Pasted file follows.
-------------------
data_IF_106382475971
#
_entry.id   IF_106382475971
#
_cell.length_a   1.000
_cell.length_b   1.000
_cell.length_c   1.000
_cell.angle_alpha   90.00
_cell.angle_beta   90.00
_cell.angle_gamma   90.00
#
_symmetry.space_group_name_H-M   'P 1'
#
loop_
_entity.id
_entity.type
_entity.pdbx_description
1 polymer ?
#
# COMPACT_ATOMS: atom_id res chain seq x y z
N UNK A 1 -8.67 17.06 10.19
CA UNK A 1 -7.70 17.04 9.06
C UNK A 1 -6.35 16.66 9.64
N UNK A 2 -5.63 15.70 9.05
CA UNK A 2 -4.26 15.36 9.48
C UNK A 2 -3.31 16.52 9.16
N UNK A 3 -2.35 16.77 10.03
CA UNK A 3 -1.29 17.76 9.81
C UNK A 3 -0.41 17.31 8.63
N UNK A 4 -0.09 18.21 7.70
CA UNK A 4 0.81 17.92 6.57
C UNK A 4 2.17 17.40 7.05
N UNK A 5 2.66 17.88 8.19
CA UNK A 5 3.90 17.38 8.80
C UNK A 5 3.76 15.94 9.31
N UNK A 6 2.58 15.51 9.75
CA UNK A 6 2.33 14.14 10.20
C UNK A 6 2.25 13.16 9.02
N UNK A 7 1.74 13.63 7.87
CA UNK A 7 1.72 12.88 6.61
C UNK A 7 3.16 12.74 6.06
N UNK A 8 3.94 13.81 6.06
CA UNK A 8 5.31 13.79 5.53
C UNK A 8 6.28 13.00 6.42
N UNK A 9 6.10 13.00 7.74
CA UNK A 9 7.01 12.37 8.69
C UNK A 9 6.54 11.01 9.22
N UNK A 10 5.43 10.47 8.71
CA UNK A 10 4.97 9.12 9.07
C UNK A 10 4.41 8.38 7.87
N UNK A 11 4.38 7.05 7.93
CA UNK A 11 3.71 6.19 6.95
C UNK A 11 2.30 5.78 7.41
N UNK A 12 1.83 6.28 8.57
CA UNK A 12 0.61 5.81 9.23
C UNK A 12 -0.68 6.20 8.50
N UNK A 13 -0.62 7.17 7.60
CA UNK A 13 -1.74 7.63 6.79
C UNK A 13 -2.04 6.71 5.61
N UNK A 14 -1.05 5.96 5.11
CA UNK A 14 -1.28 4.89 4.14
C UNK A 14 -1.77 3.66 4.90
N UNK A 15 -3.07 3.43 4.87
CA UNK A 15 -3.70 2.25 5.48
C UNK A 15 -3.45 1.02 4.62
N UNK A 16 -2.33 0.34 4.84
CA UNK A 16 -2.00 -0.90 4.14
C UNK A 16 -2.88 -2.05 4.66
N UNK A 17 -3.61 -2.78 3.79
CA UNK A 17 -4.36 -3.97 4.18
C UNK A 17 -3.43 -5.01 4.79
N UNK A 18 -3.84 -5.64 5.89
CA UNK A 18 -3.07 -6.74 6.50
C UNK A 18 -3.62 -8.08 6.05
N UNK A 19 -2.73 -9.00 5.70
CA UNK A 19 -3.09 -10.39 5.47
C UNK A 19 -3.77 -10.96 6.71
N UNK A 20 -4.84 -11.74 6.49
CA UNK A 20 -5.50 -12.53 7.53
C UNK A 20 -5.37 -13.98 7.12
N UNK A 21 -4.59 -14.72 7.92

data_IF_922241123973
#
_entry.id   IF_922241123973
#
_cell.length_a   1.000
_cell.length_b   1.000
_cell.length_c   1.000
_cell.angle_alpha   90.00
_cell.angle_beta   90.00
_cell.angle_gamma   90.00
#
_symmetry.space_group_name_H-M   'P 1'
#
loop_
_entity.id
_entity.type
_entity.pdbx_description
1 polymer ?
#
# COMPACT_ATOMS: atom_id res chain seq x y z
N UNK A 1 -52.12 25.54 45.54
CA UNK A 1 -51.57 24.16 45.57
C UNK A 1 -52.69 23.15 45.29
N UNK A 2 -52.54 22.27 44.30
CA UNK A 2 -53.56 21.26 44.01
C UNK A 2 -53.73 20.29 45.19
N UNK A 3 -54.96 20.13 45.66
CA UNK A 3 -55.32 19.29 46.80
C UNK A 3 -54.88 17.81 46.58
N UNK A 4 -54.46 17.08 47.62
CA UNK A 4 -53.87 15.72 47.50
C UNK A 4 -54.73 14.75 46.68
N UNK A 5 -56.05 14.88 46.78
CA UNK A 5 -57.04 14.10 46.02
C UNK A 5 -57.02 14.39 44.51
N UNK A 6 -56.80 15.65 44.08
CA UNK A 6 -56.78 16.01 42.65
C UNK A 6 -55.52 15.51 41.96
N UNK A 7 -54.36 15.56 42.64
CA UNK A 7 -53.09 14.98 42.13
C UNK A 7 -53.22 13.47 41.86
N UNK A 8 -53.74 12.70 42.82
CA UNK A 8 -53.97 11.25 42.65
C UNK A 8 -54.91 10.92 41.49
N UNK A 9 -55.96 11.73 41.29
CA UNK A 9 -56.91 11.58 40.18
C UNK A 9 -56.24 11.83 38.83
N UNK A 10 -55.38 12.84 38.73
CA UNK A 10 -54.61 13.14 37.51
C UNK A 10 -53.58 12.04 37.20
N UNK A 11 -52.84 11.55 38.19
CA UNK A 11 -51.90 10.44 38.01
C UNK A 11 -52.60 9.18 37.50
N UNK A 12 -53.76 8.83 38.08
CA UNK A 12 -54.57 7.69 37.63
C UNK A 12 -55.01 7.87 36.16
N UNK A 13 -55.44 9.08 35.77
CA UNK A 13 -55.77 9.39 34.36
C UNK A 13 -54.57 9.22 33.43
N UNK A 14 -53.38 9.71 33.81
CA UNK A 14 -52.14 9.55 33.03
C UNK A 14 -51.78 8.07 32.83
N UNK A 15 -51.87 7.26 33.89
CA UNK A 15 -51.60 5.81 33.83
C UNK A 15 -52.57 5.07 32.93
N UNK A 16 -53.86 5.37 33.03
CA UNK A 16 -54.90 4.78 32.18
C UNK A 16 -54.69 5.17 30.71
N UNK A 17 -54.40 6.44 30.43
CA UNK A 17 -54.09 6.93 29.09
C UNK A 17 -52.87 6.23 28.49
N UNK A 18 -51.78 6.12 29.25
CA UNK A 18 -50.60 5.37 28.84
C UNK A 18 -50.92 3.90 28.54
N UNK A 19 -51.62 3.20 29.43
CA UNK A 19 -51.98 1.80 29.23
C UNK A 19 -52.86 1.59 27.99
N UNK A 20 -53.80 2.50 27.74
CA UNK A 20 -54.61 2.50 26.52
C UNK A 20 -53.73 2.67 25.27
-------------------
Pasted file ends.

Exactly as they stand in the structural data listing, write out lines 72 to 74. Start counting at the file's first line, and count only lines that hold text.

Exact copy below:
N UNK A 18 -3.84 -5.64 5.89
CA UNK A 18 -3.07 -6.74 6.50
C UNK A 18 -3.62 -8.08 6.05